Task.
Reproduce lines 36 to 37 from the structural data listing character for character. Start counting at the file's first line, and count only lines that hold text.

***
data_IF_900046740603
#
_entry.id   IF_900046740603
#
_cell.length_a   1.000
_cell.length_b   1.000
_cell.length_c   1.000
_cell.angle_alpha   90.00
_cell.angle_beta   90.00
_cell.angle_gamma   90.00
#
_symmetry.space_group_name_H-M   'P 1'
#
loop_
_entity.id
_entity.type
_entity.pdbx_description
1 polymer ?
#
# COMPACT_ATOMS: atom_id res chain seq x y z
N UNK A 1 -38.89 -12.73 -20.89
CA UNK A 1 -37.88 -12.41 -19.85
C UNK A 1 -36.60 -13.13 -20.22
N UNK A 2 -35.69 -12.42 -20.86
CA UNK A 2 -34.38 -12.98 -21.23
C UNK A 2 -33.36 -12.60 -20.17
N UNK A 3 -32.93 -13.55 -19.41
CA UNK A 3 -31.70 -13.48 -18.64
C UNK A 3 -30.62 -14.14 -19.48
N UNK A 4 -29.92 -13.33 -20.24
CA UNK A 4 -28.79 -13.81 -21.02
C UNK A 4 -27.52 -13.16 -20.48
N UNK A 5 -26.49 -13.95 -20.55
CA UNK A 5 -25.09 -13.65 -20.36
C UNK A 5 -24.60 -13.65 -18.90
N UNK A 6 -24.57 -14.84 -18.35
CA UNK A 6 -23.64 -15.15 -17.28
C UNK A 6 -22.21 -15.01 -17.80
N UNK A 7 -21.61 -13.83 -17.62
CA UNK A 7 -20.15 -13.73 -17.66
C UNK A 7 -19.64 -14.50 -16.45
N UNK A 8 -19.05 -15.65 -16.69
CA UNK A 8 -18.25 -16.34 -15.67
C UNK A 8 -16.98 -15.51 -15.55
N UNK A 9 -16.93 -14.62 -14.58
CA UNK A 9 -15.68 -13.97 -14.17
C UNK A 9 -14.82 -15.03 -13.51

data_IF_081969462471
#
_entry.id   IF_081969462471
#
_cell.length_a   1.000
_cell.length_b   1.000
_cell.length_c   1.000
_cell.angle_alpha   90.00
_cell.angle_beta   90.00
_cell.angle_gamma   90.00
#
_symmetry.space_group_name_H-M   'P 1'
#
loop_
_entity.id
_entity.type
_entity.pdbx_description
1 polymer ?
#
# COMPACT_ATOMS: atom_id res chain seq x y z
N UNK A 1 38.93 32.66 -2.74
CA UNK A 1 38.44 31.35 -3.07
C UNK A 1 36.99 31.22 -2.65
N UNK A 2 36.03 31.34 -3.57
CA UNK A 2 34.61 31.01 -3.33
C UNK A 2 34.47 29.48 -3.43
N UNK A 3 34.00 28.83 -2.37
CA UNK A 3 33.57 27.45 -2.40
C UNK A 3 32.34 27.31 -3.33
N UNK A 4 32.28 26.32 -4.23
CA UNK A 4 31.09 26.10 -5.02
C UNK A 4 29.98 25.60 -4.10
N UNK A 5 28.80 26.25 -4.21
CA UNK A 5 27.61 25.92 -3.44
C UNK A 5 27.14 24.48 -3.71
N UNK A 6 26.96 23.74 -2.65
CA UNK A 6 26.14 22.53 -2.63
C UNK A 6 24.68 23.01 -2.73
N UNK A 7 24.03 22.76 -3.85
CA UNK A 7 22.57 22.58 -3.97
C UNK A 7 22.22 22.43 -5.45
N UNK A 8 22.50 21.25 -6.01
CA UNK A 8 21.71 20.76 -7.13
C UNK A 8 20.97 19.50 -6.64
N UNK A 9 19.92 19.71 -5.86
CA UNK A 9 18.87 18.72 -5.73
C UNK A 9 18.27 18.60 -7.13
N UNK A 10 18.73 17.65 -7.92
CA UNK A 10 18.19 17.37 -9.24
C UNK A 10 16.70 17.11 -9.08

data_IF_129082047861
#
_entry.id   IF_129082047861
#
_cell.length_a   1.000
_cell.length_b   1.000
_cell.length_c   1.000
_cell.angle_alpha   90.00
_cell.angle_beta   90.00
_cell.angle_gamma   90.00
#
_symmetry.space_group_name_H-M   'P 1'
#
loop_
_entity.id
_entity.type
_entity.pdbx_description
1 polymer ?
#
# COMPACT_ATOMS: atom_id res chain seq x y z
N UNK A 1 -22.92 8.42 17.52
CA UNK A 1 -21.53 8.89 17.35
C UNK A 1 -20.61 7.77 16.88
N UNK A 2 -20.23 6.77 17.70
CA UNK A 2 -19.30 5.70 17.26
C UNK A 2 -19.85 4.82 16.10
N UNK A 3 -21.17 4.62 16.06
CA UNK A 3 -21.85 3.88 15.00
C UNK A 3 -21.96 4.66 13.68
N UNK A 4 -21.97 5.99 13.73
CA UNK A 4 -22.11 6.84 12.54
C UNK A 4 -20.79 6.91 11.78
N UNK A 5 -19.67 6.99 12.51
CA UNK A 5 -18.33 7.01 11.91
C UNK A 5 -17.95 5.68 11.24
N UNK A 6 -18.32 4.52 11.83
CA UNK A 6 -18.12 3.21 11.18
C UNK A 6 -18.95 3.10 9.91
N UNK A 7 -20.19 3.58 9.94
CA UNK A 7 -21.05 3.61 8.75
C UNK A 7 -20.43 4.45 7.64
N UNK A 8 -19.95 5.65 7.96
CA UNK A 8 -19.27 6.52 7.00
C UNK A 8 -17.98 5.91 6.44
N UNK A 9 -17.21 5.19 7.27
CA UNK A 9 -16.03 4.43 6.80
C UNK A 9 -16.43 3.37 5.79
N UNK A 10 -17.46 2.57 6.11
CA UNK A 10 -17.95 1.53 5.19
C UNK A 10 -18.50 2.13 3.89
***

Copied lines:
N UNK A 6 -24.57 -14.84 -18.35
CA UNK A 6 -23.64 -15.15 -17.28